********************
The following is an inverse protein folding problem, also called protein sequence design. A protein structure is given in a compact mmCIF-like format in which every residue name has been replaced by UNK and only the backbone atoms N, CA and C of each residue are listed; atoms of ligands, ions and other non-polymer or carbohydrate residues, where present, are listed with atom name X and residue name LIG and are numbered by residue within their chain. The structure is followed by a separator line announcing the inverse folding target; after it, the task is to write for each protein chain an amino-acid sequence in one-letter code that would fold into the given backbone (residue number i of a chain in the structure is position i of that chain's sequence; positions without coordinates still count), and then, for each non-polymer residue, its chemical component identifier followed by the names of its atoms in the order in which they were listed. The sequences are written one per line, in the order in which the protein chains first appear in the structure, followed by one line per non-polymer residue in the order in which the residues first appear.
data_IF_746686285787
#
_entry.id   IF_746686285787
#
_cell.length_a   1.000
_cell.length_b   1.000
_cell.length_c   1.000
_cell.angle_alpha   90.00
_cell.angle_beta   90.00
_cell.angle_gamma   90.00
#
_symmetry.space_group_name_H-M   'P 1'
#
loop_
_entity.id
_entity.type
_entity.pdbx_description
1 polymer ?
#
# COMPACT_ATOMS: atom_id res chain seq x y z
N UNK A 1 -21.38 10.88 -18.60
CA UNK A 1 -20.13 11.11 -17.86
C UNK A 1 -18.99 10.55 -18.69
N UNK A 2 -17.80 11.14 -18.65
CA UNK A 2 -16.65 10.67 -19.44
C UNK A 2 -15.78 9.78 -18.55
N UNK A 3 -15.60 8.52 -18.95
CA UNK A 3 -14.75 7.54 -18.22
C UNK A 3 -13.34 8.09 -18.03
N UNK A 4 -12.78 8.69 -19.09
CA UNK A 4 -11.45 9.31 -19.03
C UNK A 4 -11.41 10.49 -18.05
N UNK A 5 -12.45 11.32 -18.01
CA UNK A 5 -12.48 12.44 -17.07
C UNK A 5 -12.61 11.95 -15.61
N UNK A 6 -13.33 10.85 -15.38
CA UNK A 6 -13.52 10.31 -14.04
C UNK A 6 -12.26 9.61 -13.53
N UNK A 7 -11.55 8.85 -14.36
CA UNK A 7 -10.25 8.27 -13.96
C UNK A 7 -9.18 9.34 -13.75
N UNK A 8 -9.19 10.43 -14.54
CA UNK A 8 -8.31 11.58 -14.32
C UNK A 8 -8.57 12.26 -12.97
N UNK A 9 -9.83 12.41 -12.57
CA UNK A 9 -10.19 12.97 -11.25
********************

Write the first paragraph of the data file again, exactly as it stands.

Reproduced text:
The following is an inverse protein folding problem, also called protein sequence design. A protein structure is given in a compact mmCIF-like format in which every residue name has been replaced by UNK and only the backbone atoms N, CA and C of each residue are listed; atoms of ligands, ions and other non-polymer or carbohydrate residues, where present, are listed with atom name X and residue name LIG and are numbered by residue within their chain. The structure is followed by a separator line announcing the inverse folding target; after it, the task is to write for each protein chain an amino-acid sequence in one-letter code that would fold into the given backbone (residue number i of a chain in the structure is position i of that chain's sequence; positions without coordinates still count), and then, for each non-polymer residue, its chemical component identifier followed by the names of its atoms in the order in which they were listed. The sequences are written one per line, in the order in which the protein chains first appear in the structure, followed by one line per non-polymer residue in the order in which the residues first appear.